- Politics and Social Issues
Consumerism- Is it ever enough?
58% of the total amount of energy in the world is consumed by the richest five percent of the population
Is it ever enough?
Today the world is plagued with a deep psychological infection. It prevents people from ever truly being happy and causes more despair than recognizable. The United States especially is experiencing this fatal illness at a large scale. This disease is not airborne, nor can it be caught through contact with someone who has it, but rather it is spread by nothing more than an idea. This highly contagious ailment is known as consumerism.
Advertisements and industrial companies today lead people to believe that in buying a certain product, happiness can be found. Wearing a certain outfit, driving a certain car, and listening to a certain type of music can make a person feel content. These statements, however, are false. Michael Busch, author of “Adam Smith and Consumerism’s Role in Happiness: Modern Society Re-examined”, stated, “Consumerism has led to a growth of status consumption and want-creation, both of which increase consumption without contributing to happiness”. The simple act of purchasing an item can never truly create joy. Many people cannot grasp this concept, and this is where the roots of disease manifest.
Consumerism has more cons than it does pros. According to the 2008 World Bank Development Indicators, 20% of the world’s richest countries consume a total of 76.6% of all the resources on this planet, leaving a mere 24.4% for the other 80% of Earth’s population. Other countries are being deprived of basic necessities for the sole purpose of supporting a life of luxury for the richer countries. 58% of the total amount of energy in the world is consumed by the richest five percent of the population. Once a person starts spending their money they simply cannot stop and this has caused the planets resources to be unequally divided.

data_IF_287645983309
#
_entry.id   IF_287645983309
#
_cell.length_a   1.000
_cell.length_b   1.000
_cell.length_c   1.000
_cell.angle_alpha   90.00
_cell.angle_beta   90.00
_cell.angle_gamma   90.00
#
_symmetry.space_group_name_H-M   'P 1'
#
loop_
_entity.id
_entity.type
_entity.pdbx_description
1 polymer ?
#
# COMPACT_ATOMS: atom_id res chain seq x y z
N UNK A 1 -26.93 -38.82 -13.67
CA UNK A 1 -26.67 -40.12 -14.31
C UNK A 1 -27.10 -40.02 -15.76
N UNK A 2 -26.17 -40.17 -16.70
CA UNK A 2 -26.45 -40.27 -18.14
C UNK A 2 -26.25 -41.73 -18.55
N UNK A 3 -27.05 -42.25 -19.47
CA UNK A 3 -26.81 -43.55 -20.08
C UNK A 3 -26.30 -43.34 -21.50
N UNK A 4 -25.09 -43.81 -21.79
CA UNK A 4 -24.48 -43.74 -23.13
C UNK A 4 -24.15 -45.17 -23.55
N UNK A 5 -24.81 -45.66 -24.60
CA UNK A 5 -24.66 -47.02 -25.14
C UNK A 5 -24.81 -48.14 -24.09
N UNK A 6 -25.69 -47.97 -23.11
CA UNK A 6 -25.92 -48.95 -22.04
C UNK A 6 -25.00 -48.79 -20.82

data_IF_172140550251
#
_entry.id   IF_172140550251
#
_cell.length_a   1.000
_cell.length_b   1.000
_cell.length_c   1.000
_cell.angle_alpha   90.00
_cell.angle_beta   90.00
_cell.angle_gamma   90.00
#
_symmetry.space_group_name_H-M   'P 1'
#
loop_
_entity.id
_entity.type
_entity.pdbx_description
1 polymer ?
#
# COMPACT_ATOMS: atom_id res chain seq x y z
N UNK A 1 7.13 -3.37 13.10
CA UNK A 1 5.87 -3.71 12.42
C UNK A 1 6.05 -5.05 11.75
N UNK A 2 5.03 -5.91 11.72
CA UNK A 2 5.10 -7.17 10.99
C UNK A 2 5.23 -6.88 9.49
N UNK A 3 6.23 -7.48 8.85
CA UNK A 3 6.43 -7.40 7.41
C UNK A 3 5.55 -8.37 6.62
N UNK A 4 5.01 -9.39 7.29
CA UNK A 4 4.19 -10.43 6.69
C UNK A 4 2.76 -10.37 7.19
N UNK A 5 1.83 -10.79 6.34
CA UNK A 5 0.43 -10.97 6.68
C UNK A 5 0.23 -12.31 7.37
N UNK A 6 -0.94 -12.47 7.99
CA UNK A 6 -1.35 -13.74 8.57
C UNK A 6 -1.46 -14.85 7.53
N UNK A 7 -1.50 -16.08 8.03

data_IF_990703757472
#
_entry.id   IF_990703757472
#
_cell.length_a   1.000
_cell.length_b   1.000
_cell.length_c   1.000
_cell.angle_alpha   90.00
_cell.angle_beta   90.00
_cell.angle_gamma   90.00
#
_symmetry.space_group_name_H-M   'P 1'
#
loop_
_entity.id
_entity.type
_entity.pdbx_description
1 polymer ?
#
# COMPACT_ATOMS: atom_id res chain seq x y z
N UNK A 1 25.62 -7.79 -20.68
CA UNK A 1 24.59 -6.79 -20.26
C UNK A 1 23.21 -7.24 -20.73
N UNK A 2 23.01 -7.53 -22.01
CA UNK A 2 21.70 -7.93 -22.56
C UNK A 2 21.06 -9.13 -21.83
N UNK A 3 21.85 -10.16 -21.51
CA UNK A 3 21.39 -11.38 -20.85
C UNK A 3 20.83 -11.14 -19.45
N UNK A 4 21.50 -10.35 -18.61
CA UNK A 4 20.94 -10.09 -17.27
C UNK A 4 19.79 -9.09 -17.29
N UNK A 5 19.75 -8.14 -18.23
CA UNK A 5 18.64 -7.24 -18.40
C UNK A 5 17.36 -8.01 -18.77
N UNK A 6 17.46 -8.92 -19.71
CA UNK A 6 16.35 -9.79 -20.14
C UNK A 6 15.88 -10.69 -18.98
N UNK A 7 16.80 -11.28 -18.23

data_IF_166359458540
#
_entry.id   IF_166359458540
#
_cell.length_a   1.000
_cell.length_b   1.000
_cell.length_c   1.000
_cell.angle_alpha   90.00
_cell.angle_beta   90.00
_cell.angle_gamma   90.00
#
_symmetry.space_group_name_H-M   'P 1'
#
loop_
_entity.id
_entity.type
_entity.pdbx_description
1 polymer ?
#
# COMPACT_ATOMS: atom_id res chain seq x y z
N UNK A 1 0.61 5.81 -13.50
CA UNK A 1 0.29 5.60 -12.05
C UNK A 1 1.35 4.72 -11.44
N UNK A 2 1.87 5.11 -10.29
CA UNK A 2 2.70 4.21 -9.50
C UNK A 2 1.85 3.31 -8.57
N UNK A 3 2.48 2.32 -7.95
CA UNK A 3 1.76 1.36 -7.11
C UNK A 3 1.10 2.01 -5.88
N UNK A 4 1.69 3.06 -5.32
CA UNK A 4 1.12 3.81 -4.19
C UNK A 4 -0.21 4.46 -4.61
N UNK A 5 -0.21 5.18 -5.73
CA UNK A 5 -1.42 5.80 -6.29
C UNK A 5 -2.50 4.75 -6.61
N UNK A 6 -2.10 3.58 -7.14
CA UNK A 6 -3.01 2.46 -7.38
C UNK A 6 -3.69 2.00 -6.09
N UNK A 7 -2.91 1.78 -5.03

Despite a lack of money, people continue to use what little they do have to purchase unnecessary items. Everyone “needs” the newest version of the iPod and the newest gaming system. Teenagers simply cannot continue living until they have the most recently developed cell phone. Business executives continuously buy new planners, both electronic and not, to make an attempt at organizing their life. Parents spend hundreds on parenting books so they can try to improve their methods for raising their children. People buy these objects because they truly believe it will bring more pleasure to their life. It is not a mystery why people are struggling to pay their bills and the blame should not solely go to the individual but also each country as a whole for spending their cash unwisely.
The State of Human Development presents the public with information stating that the U.S. spends as much on cosmetics as they do on basic public education. On an international scale both the European Union and the United States devote twelve billion dollars to the perfume industry, and this is the same amount that the U.S. spends on public reproductive health for women. Around the world the spending for narcotics amounts to $400 billion dollars and military spending further exceeds that at $780 billion. With all of the money going toward unnecessary items a mere nine billion dollars is allocated towards public water and sanitation, and only thirteen billion dollars is dedicated towards public health and nutrition.
Government money is not going to the right places and it is setting a poor example for the public. Why should U.S. citizens be expected to sensibly spend their money when their own government is incapable of doing so? Consumerism is reaching drastic points and if anyone has any hope of clearing their debt they need to stop giving money away to useless items. Discover bliss through experiences and not material objects and do not confuse want with need. Refuse to become subject to the disease of consumerism.